Originally Answered: Did thomas jefferson live up to beliefs about Life, Liberty, and the Pursuit of Happiness in his personal Life?
Thomas Jefferson was cool because he was very much a "practice what you preach" kinda guy. He actually wrote an essay about what he did in order to live twice as long as most men his age (The Healthful Habits of Thomas Jefferson)
While Jefferson was a man who was devoted to liberty above all else, and is remembered as the most liberty-endorsing founding father, he was also a product of the era in which he existed. While he himself was free, he did own slaves but over the course of his life, fell in love with a slave named Sally Hemings and bore several children with her. While this is an unforgivable hypocritical act, most men of his time would have taken pleasure from a woman he owned with relish, and nary a thought about it. However, Jefferson did change his mind over time, and spent the last leg of his life setting up paperwork and endowments in order to free his slaves and give them enough money to survive as freed people.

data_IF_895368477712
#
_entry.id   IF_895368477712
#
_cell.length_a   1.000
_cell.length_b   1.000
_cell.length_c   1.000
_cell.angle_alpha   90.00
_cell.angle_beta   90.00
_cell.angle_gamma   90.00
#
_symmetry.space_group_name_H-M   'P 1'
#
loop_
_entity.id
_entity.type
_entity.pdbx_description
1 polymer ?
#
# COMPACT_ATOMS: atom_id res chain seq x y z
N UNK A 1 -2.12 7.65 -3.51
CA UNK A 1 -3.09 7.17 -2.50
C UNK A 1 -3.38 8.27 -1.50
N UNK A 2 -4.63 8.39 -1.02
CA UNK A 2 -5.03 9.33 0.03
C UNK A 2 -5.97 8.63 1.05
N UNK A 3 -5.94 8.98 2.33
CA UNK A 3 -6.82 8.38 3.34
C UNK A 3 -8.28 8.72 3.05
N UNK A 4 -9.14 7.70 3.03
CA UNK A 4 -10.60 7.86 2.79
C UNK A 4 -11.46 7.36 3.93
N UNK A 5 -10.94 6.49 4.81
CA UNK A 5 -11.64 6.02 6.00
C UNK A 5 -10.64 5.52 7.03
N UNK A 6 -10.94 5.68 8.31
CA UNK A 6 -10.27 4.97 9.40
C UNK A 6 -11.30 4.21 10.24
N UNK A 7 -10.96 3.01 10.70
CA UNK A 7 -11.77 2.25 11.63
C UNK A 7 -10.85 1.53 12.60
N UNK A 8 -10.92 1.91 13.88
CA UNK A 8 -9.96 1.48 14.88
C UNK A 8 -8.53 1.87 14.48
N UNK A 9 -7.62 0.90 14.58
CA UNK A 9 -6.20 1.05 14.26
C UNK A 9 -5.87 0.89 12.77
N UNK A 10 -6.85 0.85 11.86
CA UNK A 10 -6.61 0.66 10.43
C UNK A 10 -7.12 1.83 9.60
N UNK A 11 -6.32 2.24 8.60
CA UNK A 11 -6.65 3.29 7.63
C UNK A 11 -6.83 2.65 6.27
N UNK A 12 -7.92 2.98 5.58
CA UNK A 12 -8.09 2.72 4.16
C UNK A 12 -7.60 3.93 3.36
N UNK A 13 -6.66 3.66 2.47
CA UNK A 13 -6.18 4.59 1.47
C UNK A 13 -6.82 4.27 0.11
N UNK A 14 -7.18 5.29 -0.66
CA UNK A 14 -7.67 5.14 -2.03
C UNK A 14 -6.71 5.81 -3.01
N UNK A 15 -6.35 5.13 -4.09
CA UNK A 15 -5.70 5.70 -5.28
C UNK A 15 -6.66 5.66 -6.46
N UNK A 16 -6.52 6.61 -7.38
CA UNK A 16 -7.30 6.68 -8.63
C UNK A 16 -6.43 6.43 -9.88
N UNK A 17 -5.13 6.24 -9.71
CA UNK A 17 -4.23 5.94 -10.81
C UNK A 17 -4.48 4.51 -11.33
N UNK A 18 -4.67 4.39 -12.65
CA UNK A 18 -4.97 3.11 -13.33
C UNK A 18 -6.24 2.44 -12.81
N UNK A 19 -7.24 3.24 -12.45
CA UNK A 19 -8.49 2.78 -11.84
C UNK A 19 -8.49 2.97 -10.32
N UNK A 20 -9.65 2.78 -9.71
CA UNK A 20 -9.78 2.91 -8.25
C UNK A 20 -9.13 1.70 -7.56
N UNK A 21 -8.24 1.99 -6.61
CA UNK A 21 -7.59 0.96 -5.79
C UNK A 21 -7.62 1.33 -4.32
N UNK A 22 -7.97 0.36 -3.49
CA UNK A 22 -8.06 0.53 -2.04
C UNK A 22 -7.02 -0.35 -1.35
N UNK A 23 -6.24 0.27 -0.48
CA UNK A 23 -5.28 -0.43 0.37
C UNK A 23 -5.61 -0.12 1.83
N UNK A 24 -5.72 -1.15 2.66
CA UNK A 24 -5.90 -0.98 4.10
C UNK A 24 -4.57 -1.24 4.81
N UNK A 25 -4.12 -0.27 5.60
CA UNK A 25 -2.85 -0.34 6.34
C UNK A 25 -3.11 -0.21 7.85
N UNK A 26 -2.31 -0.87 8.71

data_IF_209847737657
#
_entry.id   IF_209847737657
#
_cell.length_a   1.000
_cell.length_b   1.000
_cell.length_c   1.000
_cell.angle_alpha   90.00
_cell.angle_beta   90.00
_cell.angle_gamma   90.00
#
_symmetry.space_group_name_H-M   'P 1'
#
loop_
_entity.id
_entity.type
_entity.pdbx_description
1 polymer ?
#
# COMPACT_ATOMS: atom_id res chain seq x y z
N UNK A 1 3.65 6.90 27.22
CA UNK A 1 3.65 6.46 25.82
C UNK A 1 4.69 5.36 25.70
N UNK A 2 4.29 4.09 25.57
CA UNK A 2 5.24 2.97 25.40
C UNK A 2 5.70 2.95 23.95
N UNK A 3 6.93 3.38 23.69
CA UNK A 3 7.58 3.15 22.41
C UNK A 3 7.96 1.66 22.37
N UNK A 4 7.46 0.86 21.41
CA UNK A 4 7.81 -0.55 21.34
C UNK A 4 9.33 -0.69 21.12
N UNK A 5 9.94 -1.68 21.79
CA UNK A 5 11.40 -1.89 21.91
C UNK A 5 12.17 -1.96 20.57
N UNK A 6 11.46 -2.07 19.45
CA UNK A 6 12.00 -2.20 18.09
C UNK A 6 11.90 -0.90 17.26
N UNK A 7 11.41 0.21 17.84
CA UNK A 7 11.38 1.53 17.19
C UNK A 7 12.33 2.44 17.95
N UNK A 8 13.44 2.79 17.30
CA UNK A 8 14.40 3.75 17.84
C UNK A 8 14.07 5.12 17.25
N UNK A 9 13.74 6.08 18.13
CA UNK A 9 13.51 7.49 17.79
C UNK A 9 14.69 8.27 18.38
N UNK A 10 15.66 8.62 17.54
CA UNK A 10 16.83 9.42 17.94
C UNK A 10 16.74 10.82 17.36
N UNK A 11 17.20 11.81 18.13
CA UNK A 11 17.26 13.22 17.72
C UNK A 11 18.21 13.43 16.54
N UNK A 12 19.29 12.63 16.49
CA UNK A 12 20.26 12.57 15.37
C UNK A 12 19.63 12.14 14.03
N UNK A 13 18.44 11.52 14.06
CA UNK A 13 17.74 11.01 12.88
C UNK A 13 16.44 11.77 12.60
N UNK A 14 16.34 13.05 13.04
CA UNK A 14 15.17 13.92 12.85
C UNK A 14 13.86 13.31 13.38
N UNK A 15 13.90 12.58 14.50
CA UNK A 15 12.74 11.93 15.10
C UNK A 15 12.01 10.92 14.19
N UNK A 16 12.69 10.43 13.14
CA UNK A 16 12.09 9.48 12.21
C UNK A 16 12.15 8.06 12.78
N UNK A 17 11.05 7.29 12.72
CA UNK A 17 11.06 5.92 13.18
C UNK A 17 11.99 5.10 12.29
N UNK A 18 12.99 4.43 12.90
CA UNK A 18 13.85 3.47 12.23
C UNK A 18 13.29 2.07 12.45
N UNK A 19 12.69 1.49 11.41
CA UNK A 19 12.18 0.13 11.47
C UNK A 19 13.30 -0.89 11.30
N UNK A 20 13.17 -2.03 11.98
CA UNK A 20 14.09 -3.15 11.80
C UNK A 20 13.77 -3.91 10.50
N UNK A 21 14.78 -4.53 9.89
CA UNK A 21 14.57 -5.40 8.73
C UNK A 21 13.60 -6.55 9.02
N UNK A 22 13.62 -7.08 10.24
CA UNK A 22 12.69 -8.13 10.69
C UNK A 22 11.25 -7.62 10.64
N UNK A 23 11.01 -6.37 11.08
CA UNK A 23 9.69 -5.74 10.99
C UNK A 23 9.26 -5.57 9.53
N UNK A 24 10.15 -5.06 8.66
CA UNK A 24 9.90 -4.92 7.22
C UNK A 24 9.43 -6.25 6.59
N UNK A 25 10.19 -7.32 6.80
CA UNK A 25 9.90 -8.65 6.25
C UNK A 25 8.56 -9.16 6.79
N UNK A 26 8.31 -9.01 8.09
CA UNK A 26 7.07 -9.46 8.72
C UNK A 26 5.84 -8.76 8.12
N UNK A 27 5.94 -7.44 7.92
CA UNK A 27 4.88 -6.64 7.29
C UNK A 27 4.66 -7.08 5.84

As far as the pursuit of happiness goes, the saying which you are quoting actually comes from a Scottish political theorist named John Locke who was popular at the time. The ideals of Lockian Liberalism, the idea of "liberty" that one must have property in order to be free was expressed in his statement that "no one ought to harm another in his life, health, liberty, or possessions."
Jefferson, who had a flare for the poetic and philosophy, felt that this direct reference to property, given the aforementioned liberty was not only redundant but a little crude and narrow, so he changed it to "the pursuit of happiness."
Given that Jefferson coined the phrase in the first place, traveled, and loved his wine and women, I'd say that he was pretty much into the pursuit of happiness as well.